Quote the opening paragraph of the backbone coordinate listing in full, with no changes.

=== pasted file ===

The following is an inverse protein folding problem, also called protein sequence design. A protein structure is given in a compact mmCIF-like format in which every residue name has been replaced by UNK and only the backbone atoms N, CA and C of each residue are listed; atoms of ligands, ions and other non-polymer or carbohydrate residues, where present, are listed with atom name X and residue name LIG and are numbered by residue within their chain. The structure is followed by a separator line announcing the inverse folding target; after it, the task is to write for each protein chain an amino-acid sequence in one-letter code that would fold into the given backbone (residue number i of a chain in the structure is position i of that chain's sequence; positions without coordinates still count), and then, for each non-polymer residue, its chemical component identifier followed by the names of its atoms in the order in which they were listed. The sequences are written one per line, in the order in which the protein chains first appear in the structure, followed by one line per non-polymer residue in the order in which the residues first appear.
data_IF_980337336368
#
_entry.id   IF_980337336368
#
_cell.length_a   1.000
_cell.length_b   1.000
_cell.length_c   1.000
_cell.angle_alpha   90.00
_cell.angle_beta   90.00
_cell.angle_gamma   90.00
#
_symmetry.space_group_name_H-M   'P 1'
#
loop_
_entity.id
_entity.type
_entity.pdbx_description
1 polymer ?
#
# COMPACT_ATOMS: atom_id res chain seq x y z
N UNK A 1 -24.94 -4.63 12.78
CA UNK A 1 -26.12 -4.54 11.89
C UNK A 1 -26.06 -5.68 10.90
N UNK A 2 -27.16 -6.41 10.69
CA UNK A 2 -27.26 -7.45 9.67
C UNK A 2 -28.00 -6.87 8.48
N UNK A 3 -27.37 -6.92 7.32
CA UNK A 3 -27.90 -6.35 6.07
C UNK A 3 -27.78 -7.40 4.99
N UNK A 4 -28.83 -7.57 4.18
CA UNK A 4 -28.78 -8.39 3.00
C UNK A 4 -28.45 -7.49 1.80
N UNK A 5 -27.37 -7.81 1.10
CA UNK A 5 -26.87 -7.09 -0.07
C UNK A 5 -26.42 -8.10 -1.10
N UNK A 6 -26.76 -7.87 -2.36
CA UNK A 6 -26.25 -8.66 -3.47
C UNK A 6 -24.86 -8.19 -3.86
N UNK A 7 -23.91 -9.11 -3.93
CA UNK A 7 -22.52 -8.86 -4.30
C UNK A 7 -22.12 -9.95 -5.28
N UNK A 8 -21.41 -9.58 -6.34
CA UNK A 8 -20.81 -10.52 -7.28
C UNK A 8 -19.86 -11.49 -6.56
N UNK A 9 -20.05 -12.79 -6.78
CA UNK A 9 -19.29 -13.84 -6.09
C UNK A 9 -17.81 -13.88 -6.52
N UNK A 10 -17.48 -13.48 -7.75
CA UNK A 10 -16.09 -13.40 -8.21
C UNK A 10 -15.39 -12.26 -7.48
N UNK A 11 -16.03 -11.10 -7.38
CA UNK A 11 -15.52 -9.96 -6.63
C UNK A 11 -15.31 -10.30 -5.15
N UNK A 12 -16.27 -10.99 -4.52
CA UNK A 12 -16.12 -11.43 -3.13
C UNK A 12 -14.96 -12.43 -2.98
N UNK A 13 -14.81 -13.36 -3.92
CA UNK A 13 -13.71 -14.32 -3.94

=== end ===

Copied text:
The following is an inverse protein folding problem, also called protein sequence design. A protein structure is given in a compact mmCIF-like format in which every residue name has been replaced by UNK and only the backbone atoms N, CA and C of each residue are listed; atoms of ligands, ions and other non-polymer or carbohydrate residues, where present, are listed with atom name X and residue name LIG and are numbered by residue within their chain. The structure is followed by a separator line announcing the inverse folding target; after it, the task is to write for each protein chain an amino-acid sequence in one-letter code that would fold into the given backbone (residue number i of a chain in the structure is position i of that chain's sequence; positions without coordinates still count), and then, for each non-polymer residue, its chemical component identifier followed by the names of its atoms in the order in which they were listed. The sequences are written one per line, in the order in which the protein chains first appear in the structure, followed by one line per non-polymer residue in the order in which the residues first appear.